I find myself in the very fortunate position of being able to pursue and share the things that I care about, that interest and excite me, every single day. This is now part and parcel of my job, but the thinking that goes on my desk leads me down other avenues and leaves me reflecting on all sorts of questions long after I’ve left the office. Taking my work home with me is no longer a chore – I’ve swapped bags of exercise books, nights of planning and a short, stressful commute for pondering poetics on the bus and translating song lyrics on the sofa. I love learning and discovering new things, and I am thoroughly enjoying the chance to put language, technology and the arts ‘through their paces’, to see not only what they can do for us, but what we can do with them.
Several interesting points arose from chatting to a French friend recently, regarding the emphasis placed on culture in schools. As a Primary school teacher in England, she feels that literature, arts and music are deemed a hugely important part of young children’s education in Britain, but that this stops at age 11. Following a short-lived career as a secondary school English teacher, I would concur that many (though thankfully not all!) secondary schools in the UK are almost devoid of cultural interest and awareness – there is no time for arts and culture in a world where results matter, at the expense of nurturing intellectual development. I have worked in a school where, due to staff shortages (i.e. an apparent refusal to invest in personnel) the music department was in danger of shutting down, while the Modern Languages department had been ‘gobbled up’ by the humanities department. I can’t help feeling that French and Spanish lessons are merely tick-box exercises, the last scraps of an education system which used to value other languages, and a sign of the fact that for contemporary academies, running a school is a question of keeping costs down and league table positions up.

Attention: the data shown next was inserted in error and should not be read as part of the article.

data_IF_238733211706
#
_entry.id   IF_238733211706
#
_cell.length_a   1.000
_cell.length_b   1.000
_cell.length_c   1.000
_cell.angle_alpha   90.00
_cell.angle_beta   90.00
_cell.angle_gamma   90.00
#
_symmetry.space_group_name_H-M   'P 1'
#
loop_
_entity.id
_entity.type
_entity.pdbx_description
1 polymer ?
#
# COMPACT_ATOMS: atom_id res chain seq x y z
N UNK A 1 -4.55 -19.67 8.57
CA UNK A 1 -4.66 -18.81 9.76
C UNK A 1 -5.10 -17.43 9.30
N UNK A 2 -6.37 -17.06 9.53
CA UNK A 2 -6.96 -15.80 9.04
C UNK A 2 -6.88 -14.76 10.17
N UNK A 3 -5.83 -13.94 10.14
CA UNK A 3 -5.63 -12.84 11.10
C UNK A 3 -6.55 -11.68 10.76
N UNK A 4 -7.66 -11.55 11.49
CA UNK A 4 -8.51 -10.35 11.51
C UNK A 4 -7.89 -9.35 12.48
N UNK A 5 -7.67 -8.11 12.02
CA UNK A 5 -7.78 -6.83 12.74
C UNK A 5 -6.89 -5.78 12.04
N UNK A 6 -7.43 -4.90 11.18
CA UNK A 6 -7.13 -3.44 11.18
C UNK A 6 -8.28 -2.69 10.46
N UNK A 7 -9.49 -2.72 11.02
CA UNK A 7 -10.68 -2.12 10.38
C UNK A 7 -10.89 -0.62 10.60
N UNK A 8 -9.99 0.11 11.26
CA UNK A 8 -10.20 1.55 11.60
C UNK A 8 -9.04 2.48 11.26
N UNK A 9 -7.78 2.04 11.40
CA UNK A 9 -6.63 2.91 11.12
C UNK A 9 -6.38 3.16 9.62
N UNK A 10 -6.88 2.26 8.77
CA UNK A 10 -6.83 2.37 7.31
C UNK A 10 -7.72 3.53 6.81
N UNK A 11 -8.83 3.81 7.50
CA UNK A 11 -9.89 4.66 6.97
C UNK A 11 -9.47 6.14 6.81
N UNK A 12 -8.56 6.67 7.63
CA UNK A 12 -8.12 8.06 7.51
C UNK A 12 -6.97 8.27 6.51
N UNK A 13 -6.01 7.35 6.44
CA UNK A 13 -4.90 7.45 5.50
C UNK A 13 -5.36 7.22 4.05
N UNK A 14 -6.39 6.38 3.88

It was not always thus. Growing up in the nineties and early 2000s, my experiences of both primary and secondary school were culturally rich and varied: highlights of my primary school years include studying pointillism in Year 3 and listening to a piece of music (usually classical) every day of the week as we entered and left assembly. The fact that, twenty years later these experiences remain ingrained in my memory is a testimony to the fact that exposing young children to culture actually works: beyond curricula and purple pens of progress, beyond co-operative strategies and learning pyramids, teachers should be allowed to share the things they are passionate about. My Year 3 teacher loved art, my Year 5 teacher adored music – it is thanks to these two inspirational teachers that I found out about the Impressionists, that I heard the New World Symphony before the age of ten and, what’s more, I knew who composed it. These teachers set me on cultural paths which would flourish in the decades that followed when, as a member of a county youth orchestra, I finally got to play flute in an orchestral performance of Dvořák’s 9th Symphony at Symphony Hall in Birmingham or when, at university, I read French writers such as Baudelaire and Mallarmé writing about great artists like Edouard Manet. I might have discovered these artists and musicians for myself later on, but having been so immersed in art, literature, music and culture as a child, encountering new artists, authors, poets, composers was as normal to me as watching a TV series or discovering a new pop group.